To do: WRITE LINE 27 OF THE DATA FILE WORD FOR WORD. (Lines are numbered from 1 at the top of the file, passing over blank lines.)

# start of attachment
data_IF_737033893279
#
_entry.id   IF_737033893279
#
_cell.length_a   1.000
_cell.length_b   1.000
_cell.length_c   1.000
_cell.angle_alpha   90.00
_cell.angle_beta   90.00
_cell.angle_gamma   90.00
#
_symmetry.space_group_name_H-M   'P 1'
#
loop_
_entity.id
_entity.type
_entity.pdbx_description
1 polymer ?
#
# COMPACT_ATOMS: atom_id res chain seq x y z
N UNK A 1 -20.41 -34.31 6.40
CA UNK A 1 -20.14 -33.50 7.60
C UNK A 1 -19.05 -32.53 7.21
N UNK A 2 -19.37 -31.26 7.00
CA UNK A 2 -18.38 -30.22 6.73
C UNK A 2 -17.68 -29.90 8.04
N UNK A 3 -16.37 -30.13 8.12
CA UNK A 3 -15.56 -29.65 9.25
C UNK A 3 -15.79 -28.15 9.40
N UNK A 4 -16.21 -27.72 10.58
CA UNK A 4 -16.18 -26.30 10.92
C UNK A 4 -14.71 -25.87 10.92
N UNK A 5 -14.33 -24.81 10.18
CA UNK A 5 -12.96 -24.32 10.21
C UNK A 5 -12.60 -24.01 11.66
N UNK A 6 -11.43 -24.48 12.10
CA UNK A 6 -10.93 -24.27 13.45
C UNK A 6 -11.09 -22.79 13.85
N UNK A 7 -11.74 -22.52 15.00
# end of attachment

N UNK A 3 -16.37 -30.13 8.12